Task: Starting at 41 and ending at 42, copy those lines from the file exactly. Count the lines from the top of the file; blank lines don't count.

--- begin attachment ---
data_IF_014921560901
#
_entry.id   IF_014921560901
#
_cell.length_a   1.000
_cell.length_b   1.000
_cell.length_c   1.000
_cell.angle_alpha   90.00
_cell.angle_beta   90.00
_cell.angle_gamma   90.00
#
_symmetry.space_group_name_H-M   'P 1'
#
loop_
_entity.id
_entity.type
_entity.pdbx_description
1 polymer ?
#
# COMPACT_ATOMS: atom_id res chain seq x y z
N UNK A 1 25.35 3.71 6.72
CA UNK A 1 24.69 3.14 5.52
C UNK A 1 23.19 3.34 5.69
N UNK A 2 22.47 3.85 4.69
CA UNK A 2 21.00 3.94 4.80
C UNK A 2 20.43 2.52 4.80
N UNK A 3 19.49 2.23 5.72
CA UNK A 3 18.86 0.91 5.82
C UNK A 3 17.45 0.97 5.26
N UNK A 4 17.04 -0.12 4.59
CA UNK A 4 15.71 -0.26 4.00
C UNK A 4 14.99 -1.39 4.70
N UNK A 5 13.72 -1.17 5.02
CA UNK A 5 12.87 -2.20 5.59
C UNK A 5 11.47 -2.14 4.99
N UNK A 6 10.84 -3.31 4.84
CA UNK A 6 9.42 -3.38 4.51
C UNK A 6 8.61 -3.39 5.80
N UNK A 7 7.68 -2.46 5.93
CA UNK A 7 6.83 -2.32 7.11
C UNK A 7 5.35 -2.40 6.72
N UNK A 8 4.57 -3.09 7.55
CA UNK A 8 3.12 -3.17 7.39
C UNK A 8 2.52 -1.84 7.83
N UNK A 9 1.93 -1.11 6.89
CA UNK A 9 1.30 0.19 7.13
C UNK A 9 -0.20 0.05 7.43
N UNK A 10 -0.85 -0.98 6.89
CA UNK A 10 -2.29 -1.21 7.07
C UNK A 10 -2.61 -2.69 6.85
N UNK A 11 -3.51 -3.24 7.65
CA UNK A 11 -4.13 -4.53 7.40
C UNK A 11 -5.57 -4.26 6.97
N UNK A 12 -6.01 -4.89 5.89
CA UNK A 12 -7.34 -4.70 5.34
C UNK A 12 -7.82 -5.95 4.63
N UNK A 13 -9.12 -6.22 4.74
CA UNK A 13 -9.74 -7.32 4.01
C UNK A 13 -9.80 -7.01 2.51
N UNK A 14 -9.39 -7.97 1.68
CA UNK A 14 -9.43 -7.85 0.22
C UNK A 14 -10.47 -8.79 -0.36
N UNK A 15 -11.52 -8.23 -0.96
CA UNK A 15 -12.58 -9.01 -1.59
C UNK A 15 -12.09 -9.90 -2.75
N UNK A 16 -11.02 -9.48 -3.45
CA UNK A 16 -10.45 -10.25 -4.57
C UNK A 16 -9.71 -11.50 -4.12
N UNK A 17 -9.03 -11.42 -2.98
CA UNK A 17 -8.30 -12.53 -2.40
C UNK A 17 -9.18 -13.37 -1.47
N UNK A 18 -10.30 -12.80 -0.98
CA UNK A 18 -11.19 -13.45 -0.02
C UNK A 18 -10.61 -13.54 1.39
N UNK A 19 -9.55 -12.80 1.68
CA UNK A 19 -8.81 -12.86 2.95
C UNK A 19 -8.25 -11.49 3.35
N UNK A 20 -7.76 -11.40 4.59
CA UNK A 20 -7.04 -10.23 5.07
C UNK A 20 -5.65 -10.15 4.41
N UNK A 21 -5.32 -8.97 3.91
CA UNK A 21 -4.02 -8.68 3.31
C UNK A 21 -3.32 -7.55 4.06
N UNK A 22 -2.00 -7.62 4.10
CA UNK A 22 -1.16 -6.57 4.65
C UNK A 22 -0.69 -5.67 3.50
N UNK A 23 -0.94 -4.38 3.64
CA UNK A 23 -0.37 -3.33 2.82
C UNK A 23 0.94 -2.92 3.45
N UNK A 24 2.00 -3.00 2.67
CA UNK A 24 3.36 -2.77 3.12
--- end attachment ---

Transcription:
C UNK A 7 5.35 -2.40 6.72
N UNK A 8 4.57 -3.09 7.55